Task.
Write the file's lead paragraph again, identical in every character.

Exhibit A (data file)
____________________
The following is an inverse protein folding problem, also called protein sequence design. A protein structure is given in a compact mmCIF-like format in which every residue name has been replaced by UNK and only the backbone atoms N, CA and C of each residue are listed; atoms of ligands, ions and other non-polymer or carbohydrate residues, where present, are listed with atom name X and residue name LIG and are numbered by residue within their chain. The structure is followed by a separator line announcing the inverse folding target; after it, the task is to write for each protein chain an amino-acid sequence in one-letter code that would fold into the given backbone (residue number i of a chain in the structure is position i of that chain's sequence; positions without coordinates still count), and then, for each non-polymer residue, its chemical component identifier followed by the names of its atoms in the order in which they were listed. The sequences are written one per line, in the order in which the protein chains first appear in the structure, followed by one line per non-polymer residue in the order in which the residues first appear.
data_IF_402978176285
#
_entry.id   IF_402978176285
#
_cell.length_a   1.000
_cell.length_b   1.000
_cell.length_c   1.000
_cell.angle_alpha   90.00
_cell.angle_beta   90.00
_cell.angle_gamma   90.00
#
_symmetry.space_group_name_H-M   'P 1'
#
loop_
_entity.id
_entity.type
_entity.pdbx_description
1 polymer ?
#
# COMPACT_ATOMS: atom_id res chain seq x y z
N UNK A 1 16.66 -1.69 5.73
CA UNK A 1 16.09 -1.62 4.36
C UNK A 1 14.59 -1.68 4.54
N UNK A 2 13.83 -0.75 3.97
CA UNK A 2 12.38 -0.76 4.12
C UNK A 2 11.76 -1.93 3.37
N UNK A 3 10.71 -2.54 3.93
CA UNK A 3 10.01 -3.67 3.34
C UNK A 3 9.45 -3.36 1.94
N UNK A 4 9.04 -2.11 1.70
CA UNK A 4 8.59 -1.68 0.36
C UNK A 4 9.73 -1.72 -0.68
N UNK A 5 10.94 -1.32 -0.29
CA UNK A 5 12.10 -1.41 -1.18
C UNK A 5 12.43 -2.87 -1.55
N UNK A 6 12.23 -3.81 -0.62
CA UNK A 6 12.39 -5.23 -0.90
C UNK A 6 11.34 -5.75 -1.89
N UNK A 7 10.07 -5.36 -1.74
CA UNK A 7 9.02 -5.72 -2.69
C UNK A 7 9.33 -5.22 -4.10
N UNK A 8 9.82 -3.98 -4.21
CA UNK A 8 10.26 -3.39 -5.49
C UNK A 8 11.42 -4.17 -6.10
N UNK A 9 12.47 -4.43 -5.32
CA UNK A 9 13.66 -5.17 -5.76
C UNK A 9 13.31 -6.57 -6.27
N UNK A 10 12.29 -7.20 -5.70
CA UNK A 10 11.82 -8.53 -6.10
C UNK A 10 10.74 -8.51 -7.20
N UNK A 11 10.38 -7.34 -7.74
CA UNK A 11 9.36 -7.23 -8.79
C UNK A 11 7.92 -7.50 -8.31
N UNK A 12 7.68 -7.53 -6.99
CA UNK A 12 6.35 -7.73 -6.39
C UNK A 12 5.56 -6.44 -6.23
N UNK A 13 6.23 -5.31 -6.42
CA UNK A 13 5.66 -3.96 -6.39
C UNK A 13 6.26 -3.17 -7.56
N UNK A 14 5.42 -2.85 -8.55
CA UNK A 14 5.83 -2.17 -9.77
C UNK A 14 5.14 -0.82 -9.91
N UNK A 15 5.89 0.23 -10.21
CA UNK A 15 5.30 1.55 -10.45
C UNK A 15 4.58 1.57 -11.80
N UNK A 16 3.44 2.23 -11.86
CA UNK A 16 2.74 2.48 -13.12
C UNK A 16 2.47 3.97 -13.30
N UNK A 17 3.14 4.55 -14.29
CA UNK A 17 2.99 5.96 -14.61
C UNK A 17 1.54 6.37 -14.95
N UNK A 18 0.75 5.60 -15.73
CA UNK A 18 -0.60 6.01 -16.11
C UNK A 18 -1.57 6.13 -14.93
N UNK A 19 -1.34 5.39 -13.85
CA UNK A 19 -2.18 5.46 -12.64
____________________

The following is an inverse protein folding problem, also called protein sequence design. A protein structure is given in a compact mmCIF-like format in which every residue name has been replaced by UNK and only the backbone atoms N, CA and C of each residue are listed; atoms of ligands, ions and other non-polymer or carbohydrate residues, where present, are listed with atom name X and residue name LIG and are numbered by residue within their chain. The structure is followed by a separator line announcing the inverse folding target; after it, the task is to write for each protein chain an amino-acid sequence in one-letter code that would fold into the given backbone (residue number i of a chain in the structure is position i of that chain's sequence; positions without coordinates still count), and then, for each non-polymer residue, its chemical component identifier followed by the names of its atoms in the order in which they were listed. The sequences are written one per line, in the order in which the protein chains first appear in the structure, followed by one line per non-polymer residue in the order in which the residues first appear.